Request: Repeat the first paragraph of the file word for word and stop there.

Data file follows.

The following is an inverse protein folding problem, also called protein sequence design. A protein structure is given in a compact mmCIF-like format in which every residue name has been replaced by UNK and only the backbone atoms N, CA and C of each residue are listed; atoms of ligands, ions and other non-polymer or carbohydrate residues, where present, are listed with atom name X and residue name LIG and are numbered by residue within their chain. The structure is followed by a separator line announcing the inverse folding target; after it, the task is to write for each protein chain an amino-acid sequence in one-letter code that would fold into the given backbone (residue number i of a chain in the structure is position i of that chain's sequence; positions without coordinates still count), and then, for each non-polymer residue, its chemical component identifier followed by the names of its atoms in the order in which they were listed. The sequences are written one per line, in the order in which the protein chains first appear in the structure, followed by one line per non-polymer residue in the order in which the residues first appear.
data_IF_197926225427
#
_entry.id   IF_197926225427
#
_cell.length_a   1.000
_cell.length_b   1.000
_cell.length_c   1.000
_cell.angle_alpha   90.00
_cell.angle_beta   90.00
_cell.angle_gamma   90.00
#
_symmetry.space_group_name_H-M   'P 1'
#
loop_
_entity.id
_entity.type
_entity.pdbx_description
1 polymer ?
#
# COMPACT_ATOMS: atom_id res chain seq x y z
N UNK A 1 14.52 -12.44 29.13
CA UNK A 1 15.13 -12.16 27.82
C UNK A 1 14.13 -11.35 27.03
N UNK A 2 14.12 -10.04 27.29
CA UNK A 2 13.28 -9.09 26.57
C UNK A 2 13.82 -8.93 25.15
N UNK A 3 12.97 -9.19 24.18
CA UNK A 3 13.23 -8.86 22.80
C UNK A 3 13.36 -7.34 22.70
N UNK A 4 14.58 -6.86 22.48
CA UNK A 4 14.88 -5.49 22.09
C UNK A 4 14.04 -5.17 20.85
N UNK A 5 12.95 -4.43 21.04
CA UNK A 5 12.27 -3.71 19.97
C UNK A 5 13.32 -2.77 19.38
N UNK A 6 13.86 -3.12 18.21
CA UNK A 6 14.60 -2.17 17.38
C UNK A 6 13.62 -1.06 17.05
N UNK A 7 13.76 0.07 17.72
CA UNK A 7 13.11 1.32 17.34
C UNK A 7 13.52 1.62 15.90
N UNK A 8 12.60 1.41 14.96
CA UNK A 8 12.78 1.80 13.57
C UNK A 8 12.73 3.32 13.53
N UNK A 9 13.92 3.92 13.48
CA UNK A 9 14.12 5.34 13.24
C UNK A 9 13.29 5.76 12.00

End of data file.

The following is an inverse protein folding problem, also called protein sequence design. A protein structure is given in a compact mmCIF-like format in which every residue name has been replaced by UNK and only the backbone atoms N, CA and C of each residue are listed; atoms of ligands, ions and other non-polymer or carbohydrate residues, where present, are listed with atom name X and residue name LIG and are numbered by residue within their chain. The structure is followed by a separator line announcing the inverse folding target; after it, the task is to write for each protein chain an amino-acid sequence in one-letter code that would fold into the given backbone (residue number i of a chain in the structure is position i of that chain's sequence; positions without coordinates still count), and then, for each non-polymer residue, its chemical component identifier followed by the names of its atoms in the order in which they were listed. The sequences are written one per line, in the order in which the protein chains first appear in the structure, followed by one line per non-polymer residue in the order in which the residues first appear.